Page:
A look at Street Safety in Cambridge, MA

Why we should care — What it looks like today — Where it’s heading — What we can do about it

Street safety is an obvious concern. No matter what we do, where we live, or how we get around, everyone cares about the safety of the streets where they live. But it wasn’t until my recent participation in Participatory Budgeting that I realized how crucial street safety is in local government.

So I decided to dive into the data around street safety. I wanted to find out more about things like where did crashes take place? Or how do crashes involving bicycles and pedestrians compare? And whether or not our street are getting safer? What I’ve written below are the results.[1]

Why we should care

The number one category of the number of ideas submitted in Participatory Budgeting in Cambridge, Massachusetts was Streets, Sidewalks & Transit. It is overwhelmingly more popular than other local concerns. This could be due to how residents view Participatory Budgeting and what things they might think are best to tackle within that budget, but it is revealing in that it expresses an area of concern for residents that is pretty approachable and solvable without requiring massive capital investment. Something all government officials should enjoy.

Another reason why we should care about street safety is because of the goals Cambridge has set out for itself. Particularly, its Vision Zero goal, the goal to eliminate all traffic fatalities and severe injuries. The city has laid out a plan for this vision but there is still a long way to go before achieving it.

Finally, we should care about street safety because city populations continue to grow and show no signs of slowing down. In addition, there are more and more types of vehicles appearing on our streets, including electric bikes, scooters, skateboards, and even autonomous cars. If we don’t figure out better ways to improve our roads now, it’s going to only get increasingly challenging to do so in the future.

What it looks like today

Now that we understand how important it is to improve our streets, we need to get a better sense of what the current level of street safety is today. In my opinion, one of the best ways to understand city street data is through visualization. Nothing drives a point home the way looking at the data on a map does. That’s why I put together this map of all the crash data in the city of Cambridge from 2010 to 2017.

Taking a look at the map, we can get a better sense of where crashes are taking place in the city.

All crashes in Cambridge from 2010–2017

You’ll notice a few things that clearly stick out on the map when looking at it. The first is that the major road arteries of the city (Mass Ave, Broadway, and Cambridge St) have the majority of crashes. It is pretty obvious why, because they also have the most traffic, but the thing that stands out is not what’s included but what’s not included — Memorial Drive.

Except for a few spots near major intersections or shopping areas, there are very few crashes that take place on Memorial Drive. Especially as compared to Mass Ave, which is almost entirely red (higher density of crashes) through the whole map.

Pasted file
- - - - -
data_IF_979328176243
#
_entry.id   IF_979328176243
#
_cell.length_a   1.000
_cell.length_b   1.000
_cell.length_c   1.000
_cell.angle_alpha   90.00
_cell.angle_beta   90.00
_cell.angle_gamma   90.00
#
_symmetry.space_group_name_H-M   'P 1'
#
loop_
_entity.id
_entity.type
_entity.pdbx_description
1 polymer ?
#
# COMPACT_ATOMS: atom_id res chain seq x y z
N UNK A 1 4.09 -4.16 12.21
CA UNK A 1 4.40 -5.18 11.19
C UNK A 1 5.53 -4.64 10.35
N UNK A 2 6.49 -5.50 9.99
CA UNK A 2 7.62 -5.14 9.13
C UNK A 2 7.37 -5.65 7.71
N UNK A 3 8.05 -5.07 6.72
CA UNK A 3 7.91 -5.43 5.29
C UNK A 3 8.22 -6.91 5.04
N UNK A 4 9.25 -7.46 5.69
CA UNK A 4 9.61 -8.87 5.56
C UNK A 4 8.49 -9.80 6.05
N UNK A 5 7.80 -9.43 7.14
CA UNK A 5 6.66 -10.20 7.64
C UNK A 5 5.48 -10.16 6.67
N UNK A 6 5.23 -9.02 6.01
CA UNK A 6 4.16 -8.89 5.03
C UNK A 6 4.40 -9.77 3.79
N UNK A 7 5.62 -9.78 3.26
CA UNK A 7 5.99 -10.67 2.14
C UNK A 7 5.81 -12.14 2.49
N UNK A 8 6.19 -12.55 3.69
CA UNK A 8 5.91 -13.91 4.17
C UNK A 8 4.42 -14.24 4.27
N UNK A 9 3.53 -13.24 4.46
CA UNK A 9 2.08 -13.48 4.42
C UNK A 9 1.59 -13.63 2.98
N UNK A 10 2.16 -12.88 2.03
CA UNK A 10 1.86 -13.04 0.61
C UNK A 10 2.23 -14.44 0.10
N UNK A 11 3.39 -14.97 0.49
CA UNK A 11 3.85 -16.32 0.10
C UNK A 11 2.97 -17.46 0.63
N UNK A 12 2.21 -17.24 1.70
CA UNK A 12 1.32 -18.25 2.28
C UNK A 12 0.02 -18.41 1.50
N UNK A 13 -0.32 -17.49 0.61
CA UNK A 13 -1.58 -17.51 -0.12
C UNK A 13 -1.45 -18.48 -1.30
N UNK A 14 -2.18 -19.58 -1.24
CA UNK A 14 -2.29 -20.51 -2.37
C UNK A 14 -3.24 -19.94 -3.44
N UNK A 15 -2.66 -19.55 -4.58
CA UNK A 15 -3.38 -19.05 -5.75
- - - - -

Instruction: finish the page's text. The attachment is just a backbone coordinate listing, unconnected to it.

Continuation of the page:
This raises a few different questions. The first is that maybe crash reporting for Memorial Drive is inaccurate due to crashes being reported on nearby streets rather than on Memorial Drive? The could be due to drivers who are involved in crashes on Memorial Drive wanting to get off of it, in the interest of their own safety, before reporting it. Though if this were true, then we would likely see a high amount of crashes right next to Memorial Drive, which we don’t see in the data.

Another, more interesting question is whether the road composition has anything to do with the frequency of crashes? For example, Memorial Drive is a four-lane road (two lanes each way) that has few traffic lights, crosswalks, and intersections. Compare that to Mass Ave, which is a two-lane road (one lane each way, for the most part) and has a ton of traffic lights, crosswalks, and intersections.

Can the much lower frequency of crashes on Memorial Drive be explained by this difference? I’m not entirely sure. I would guess the amount of traffic traveled on each road every day is probably roughly similar, it’s even possible there is more traffic on Memorial Drive than on Mass Ave because of how slow and crowded it can get.

So it would seem that perhaps the amount of stopping and going, combined with having to watch out for bikes and pedestrians, makes it a much more crash-prone road to drive. This is an important point to remember as we look at the locations of crashes involving bikes and pedestrians and think about potential solutions to reducing their frequency.

Looking at bike related crashes, we can see that they almost exclusively are concentrated in 4 areas: Mass Ave (both north and south of Harvard Sq, and including Harvard Sq), Broadway, Hampshire St, and Cambridge St.

Bike related crashes from 2010–2017

This makes sense since they are the major roads for bikers to travel on. But again, it also shows the infrequency of crashes on major roads that have separated bike lanes from the road, like Memorial Drive and the Fresh Pond area.

The most interesting part of this data is the Inman Square area. This area has a high concentration of crashes involving bikers and appears to make up a good amount of all crashes in this area. This is definitely an area that has come under a lot of scrutiny from residents in the past but has yet to be addressed.

If we look at pedestrian related crashes, it is clear that the heavy pedestrian areas (Central Sq, Harvard Sq, and Porter Sq) have the most occurrences of crashes. What stood out to me in the pedestrian data was the concentration of crashes near the Fresh Pond Mall. I had previously been unaware that that area was hazardous to pedestrians but by looking at the data it appears to be one of the more crash-prone areas in Cambridge for pedestrians.